Hence you will have to "modify" and "simplify" ... and the learning process will inevitably be slower and the student much more liable to lose interest. Remember that in most cases if you start one child at 6 ... and then when he's 9, his friend who is also 9 begins classes .... by 10 and a half, they will essnetially be playing at the same level. Why? Because a nine year old learns so much faster than the 6 year old. And will be more likely to enjoy lessons which are learned much more quickly.

Give the students a break and let them grapple with the other learning basics before starting piano. Meanwhile, dancing classes and even group singing is great. Play some live or recorded Mozart and Beethoven when they're toddlers and watch the natural responses to that wonderful music. And you'll be preparing the way for those later lessons. laugh

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Originally Posted by TheHappyPianoMuse
Right ON! There is absolutely NO reason to continue with any "series" past those first two years or so. No matter what the age of the student. By two years, those method books should be supplanted by the easy classics and a carefully chosen menu of selected technical work. A teacher who clings to any method series for longer than that is plain lazy.
I disagree, and your comment could be insulting. I'll assume you didn't mean it that way.

A teacher needs to plan a student's curriculum based on a student's progress, not on the years of study. Some students might be finished with a method series in two years, but most will not.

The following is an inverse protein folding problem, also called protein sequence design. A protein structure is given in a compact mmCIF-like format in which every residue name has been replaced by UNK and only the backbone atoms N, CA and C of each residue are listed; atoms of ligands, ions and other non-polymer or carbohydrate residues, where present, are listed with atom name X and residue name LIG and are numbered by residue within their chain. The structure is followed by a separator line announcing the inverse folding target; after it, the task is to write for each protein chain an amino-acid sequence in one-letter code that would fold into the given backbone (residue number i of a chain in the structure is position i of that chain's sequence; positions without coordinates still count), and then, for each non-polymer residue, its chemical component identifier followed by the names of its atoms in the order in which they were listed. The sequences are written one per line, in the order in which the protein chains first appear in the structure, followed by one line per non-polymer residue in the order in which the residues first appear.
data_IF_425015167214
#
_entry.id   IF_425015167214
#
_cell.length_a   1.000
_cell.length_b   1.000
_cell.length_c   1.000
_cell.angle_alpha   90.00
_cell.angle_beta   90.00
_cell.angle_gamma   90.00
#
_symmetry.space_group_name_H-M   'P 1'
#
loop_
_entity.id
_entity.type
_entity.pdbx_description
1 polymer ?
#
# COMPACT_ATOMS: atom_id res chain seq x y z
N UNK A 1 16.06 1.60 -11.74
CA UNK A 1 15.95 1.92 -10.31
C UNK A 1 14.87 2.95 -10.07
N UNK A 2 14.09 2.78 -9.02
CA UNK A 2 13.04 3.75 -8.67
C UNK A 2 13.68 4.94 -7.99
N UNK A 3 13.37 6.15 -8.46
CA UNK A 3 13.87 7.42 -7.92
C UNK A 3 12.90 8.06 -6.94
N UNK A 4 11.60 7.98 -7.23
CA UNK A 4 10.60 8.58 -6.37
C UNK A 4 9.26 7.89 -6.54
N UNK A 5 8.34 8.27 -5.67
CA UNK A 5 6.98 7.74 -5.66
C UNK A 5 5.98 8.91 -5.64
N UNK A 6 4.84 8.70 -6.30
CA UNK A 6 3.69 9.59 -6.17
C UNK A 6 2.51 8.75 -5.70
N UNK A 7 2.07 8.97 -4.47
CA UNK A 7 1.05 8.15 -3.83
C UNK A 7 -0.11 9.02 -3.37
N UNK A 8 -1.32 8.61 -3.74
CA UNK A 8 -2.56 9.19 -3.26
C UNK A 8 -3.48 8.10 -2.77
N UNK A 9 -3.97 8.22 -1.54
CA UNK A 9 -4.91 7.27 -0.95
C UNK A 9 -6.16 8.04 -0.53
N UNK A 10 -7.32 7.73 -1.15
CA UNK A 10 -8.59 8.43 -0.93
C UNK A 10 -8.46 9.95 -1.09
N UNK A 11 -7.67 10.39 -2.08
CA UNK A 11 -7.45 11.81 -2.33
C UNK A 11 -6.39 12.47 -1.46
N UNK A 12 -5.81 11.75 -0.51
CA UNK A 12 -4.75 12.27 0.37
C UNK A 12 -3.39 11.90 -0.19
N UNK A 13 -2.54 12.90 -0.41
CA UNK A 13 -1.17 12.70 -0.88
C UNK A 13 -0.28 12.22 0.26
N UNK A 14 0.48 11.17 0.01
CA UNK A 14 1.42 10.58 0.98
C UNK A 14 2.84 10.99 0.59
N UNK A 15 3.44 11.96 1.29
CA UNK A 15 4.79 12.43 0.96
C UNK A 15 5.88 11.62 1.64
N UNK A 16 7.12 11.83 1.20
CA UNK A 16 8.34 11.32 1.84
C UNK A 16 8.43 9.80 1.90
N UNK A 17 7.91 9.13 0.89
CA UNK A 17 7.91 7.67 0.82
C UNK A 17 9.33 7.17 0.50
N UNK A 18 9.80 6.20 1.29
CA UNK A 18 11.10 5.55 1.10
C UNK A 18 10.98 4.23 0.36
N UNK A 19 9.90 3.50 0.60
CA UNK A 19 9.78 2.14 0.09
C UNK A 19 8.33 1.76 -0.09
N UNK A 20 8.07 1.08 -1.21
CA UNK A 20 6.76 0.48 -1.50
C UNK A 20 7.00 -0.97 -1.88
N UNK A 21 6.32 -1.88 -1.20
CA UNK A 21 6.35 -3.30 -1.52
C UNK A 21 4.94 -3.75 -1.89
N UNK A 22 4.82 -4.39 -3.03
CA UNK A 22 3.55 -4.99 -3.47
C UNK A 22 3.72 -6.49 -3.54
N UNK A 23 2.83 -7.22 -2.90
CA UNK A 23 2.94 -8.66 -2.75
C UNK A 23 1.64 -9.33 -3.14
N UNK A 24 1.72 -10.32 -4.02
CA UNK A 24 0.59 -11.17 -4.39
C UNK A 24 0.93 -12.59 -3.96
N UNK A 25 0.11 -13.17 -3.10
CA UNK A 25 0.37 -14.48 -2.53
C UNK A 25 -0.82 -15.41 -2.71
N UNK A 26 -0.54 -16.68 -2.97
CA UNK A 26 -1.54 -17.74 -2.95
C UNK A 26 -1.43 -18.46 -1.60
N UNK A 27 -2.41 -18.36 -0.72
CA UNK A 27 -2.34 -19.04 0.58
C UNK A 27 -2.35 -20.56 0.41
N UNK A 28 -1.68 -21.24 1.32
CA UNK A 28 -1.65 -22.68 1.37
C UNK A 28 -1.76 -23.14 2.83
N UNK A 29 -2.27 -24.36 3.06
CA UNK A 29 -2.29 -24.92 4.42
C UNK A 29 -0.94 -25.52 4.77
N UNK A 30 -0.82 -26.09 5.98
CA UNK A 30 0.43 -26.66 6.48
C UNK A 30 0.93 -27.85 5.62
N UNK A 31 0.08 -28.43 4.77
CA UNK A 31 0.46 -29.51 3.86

When I get transfer students who were pulled out of the method series early they always have problems that need to be fixed. Almost always reading is one of them, as they have been working on pieces that are too difficult for them.


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musicpassion, I'm in total agreement. I have students who I skip over method books with, because they practice regularly, are quick to grasp concepts, love to play piano, and follow assignments. Then there are those who spend 1 or 2 days doing a quick practice of pieces they only want to play, are not as focused, may be taking lessons because parents want them to, etc. Those students could be in method books for years. Even so, within the first month of lessons, I am supplanting method books with other music and technical exercises.


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Do you really think it is necessary to teach with some methods for a while in order to decide whether or not it is worth teaching? I have experimented teaching from several method books, but I have walked into the music store and looked at several other methods, and thought to myself "No way. This is worse than what I am currently doing." I think it is enough to scan the book sometimes to see if it is good.

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Originally Posted by Pianoslav
Do you really think it is necessary to teach with some methods for a while in order to decide whether or not it is worth teaching? I have experimented teaching from several method books, but I have walked into the music store and looked at several other methods, and thought to myself "No way. This is worse than what I am currently doing." I think it is enough to scan the book sometimes to see if it is good.

I agree that there are some which you can pretty well write off just by looking at them; others, however, need a bit of time to discover their pluses and minuses. As you can see by the responses here, there are a couple of favorites, but none of them might suit your teaching style. You might look through back issues of Clavier and other teaching magazines for reviews on some of the more popular methods. They all have strong points, so the real question is which help you most as a teacher.